Last week, a Housing and Development Board (HDB) executive flat in Queenstown was sold on the resale market for a new record price of S$1 million, the first time that the magical number was achieved for public housing.
The deal broke the previous record reached only a week earlier, when a Bishan executive maisonette was sold for S$980,000.
While the price tags may have raised eyebrows, it was a long time in the works for those of us who are familiar with the HDB resale market. To us, it was only a matter of time, with the resale market hit by a supply crunch that will continue to bite for some years.
The HDB’s new-flat building programme had been drastically curtailed in the last decade and it was not only until last year that construction was ramped up again.
As the flats are being built and as new owners satisfy the HDB minimum occupation period, there will be significantly less resale supply entering the market over the next several years. By my estimates, this may be between 50 and 75 per cent fewer. Most of these flats will be offered by upgraders who sell their HDB flats to pay for their new private homes.
Yet, in today’s low interest rate environment, more are able to keep their HDB flats as investment properties, meaning resale supply can only tighten further.
At the same time, the renewed activity in the en bloc private housing market has added to the numbers of downgraders. These collective sale beneficiaries have no problems putting up the cash for the high cash-over-valuation (COVs) for the HDB resale flats.
What caught my attention in the two record-breaking deals was not the absolute prices in themselves but the very high COVs.
For the S$1 million Queenstown flat, the COV was S$195,000, meaning that the selling price was more than 20 per cent above its valuation. The same was true for the S$950,000 Bishan executive maisonette.
One of the oft-quoted reasons for the existence of COVs was that valuations were always playing catch-up in a rapidly rising market. But the HDB resale market has been relatively stable for several months now.
The high prices for some HDB flats can be traced to the special market attributes of these units, be they the size, view or interior decor.
Did the valuers for these two flats overlook these special attributes? If not, did they undervalue them? While I can accept a 10 or even 15 per cent difference, to be more than 20 per cent off the eventual selling price – I think – is stretching the subjective nature of valuation a little too far.
These valuations go through HDB in-house valuers who act as quality controllers and who from time to time send them back to the valuers for review if they suspect the numbers are too high or too low.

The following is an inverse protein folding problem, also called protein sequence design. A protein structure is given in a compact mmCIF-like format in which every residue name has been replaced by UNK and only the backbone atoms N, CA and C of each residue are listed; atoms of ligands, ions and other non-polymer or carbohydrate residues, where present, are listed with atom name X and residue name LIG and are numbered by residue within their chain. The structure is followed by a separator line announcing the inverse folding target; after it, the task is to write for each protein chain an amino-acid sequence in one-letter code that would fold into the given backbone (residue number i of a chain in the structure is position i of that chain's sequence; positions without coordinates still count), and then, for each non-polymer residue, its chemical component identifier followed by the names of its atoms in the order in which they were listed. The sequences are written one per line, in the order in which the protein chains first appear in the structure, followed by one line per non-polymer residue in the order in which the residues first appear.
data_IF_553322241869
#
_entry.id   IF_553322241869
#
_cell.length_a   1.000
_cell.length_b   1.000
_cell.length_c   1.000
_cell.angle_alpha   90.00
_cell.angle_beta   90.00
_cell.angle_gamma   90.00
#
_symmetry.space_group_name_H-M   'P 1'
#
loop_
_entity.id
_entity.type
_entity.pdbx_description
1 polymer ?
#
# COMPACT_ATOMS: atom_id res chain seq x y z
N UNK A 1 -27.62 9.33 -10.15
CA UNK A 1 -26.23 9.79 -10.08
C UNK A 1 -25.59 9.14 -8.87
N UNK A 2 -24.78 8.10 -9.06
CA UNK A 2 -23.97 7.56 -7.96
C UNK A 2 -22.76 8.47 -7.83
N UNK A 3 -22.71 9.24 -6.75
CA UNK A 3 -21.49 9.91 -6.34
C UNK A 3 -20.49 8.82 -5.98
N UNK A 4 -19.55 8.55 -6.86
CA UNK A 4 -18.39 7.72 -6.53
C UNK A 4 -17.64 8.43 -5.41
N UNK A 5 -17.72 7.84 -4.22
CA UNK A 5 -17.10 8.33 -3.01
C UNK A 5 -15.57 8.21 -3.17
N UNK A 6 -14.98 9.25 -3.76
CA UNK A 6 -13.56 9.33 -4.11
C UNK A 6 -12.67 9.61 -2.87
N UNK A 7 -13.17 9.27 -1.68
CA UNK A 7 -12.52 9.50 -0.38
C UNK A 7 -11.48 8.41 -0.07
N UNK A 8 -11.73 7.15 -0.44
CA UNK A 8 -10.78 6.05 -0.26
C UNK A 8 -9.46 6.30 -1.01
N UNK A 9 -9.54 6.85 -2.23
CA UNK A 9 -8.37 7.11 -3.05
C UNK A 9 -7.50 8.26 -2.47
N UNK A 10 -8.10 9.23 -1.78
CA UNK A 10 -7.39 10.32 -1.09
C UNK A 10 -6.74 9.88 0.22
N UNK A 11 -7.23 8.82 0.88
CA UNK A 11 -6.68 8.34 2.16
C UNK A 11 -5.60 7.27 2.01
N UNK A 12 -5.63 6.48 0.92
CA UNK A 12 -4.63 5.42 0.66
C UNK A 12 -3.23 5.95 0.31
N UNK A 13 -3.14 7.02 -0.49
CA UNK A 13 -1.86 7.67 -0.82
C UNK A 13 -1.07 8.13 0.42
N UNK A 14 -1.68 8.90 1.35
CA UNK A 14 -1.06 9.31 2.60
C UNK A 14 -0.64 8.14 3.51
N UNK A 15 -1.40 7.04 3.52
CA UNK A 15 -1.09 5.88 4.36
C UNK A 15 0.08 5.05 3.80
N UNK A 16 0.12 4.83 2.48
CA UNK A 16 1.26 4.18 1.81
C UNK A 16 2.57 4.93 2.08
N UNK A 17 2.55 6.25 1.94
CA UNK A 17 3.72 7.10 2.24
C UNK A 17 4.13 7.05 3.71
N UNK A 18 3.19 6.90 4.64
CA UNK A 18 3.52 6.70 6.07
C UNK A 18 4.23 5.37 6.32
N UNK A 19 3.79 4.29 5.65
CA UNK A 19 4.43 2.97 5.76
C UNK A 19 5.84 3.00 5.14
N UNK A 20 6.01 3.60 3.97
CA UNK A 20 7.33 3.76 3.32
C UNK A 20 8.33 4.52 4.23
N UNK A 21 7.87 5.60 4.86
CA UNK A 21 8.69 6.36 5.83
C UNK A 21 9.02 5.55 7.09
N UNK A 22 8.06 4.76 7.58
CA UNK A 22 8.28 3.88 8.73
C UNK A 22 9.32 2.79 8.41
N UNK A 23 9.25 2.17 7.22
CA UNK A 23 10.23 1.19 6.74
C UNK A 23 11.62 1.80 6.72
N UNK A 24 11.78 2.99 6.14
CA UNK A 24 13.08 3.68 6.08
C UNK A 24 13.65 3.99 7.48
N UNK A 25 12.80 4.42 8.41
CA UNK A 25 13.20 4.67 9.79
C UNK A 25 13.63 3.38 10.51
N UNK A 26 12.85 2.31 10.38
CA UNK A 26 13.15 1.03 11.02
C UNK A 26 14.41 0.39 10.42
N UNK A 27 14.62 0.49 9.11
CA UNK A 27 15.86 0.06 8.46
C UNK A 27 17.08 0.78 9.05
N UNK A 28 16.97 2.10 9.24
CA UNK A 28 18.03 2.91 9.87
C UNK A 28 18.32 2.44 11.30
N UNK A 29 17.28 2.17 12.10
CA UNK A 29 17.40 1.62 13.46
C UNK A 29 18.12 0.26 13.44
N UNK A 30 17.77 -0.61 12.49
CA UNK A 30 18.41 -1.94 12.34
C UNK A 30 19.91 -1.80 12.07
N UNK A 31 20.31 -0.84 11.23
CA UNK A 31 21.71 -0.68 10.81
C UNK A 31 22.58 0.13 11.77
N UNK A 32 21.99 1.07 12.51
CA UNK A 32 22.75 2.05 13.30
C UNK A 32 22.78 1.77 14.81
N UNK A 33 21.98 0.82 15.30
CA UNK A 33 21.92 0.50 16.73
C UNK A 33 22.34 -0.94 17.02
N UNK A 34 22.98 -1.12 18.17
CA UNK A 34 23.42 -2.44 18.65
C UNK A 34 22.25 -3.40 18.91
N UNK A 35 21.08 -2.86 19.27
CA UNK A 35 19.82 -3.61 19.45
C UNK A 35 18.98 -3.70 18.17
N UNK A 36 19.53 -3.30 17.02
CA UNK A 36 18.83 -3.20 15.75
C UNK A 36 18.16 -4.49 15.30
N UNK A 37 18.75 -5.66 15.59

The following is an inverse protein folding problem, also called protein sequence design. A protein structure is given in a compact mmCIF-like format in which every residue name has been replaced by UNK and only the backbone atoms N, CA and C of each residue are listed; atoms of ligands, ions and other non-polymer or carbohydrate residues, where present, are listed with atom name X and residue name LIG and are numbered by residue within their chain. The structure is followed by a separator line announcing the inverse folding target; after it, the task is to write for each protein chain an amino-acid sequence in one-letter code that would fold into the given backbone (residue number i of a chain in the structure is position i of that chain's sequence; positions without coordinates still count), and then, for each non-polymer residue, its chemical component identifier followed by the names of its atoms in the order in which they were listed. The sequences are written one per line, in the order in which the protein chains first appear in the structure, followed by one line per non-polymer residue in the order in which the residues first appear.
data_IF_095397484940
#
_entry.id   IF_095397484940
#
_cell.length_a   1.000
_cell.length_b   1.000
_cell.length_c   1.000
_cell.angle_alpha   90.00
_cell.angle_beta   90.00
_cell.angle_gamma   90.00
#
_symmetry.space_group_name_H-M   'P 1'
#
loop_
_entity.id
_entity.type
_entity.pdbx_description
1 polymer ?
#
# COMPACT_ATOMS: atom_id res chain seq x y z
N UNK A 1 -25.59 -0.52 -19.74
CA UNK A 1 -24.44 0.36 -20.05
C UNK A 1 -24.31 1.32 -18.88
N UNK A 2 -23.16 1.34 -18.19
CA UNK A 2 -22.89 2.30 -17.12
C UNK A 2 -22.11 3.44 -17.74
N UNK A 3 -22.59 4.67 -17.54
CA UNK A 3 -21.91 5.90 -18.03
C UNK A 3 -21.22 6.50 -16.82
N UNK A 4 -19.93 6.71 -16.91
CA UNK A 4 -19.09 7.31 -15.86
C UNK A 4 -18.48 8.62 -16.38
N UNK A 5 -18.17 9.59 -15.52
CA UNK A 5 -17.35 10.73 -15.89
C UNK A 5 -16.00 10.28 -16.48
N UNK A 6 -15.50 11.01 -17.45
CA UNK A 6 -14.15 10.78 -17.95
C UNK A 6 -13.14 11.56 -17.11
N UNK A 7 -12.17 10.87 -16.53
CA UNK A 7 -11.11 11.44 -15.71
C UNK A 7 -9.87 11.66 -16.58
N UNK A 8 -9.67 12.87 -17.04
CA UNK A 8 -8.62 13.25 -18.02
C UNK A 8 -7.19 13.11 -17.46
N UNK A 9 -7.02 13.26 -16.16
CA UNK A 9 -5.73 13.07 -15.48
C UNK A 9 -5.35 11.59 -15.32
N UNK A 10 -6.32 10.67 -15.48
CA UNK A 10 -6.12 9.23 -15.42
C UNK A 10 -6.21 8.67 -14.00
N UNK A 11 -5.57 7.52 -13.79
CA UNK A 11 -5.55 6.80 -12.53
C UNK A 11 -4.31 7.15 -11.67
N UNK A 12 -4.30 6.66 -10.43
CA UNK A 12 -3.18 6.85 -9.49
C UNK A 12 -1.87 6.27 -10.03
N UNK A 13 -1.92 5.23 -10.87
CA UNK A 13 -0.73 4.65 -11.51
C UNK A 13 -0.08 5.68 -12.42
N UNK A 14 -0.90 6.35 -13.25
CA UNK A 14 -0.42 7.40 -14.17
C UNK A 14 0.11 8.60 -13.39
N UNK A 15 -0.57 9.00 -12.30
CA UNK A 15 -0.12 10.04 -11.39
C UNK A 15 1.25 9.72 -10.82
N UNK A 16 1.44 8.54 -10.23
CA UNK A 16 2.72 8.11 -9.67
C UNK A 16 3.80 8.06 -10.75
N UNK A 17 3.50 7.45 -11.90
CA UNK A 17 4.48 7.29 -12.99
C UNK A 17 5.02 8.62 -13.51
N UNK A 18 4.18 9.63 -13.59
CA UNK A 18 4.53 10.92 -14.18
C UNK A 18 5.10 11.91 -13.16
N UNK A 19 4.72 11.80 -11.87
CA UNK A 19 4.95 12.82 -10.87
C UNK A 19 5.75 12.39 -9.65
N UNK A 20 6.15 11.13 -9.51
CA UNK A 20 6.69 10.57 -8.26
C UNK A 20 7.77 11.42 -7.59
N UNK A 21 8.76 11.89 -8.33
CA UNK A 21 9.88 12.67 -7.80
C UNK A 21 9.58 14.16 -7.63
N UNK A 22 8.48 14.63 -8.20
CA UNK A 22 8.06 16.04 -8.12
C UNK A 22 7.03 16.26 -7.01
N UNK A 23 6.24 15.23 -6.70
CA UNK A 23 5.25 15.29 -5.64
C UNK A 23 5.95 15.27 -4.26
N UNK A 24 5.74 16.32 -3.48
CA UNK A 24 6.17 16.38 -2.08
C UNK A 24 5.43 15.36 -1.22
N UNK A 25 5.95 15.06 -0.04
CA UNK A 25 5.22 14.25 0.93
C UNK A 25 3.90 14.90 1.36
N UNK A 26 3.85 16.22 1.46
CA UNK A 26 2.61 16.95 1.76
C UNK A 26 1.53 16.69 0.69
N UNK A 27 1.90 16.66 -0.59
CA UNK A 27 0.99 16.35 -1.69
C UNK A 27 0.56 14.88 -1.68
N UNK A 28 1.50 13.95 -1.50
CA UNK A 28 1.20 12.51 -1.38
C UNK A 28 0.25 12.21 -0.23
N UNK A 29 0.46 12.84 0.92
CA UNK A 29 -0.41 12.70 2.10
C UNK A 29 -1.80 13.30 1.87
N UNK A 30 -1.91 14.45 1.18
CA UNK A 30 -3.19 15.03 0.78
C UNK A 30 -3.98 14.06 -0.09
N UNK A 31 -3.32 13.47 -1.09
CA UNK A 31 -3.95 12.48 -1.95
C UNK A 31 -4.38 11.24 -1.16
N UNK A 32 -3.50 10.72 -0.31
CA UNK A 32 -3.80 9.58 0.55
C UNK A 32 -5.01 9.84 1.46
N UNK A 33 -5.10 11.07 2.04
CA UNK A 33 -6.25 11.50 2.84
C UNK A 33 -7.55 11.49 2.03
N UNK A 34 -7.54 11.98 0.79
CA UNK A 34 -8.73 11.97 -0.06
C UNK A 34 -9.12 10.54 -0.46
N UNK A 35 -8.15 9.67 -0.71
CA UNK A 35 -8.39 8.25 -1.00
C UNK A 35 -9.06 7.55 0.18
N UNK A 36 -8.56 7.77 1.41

On a personal level, I feel that high COVs – not just the S$200,000 or so COV – are occurring far too often, especially in a stable market.
Part of the problem lies in the fact that the private HDB valuers, as well as the HDB officials who oversee them, view HDB flats as being highly homogenous. As a result, flat values are compressed together, with little difference between flats in the immediate vicinity
While I agree that an HDB flat in Bedok does not differ too much from one in Ang Mo Kio, public housing flats are actually less homogenous than private flats within its own immediate cluster.
Private apartments are usually sold with fixtures and fittings and in move-in condition. But it is different with HDB flats, with almost all owners having carried out some renovation.
Some drastically alter the interiors with the advice of professional interior designers while others do relatively minor works in consultation with their contractors. And they pay hefty fees running into tens of thousands. Yes, there are also those who do nothing at all.
If you think about it, there is more in common between a private apartment and another in a different block in the same project than between two HDB flats in the same or nearby blocks. And as you know, valuers adjust their numbers based on transactions of comparable properties in close proximity.
Personally, I feel it is time for all those involved in HDB valuations to change their mindset – or do we have to wait for the day when COVs are more than 25 or 30 per cent of their eventual selling price?
By Colin Tan – Head of Research and Consultancy at Chesterton Suntec International
Source : Today – 21 Sep 2012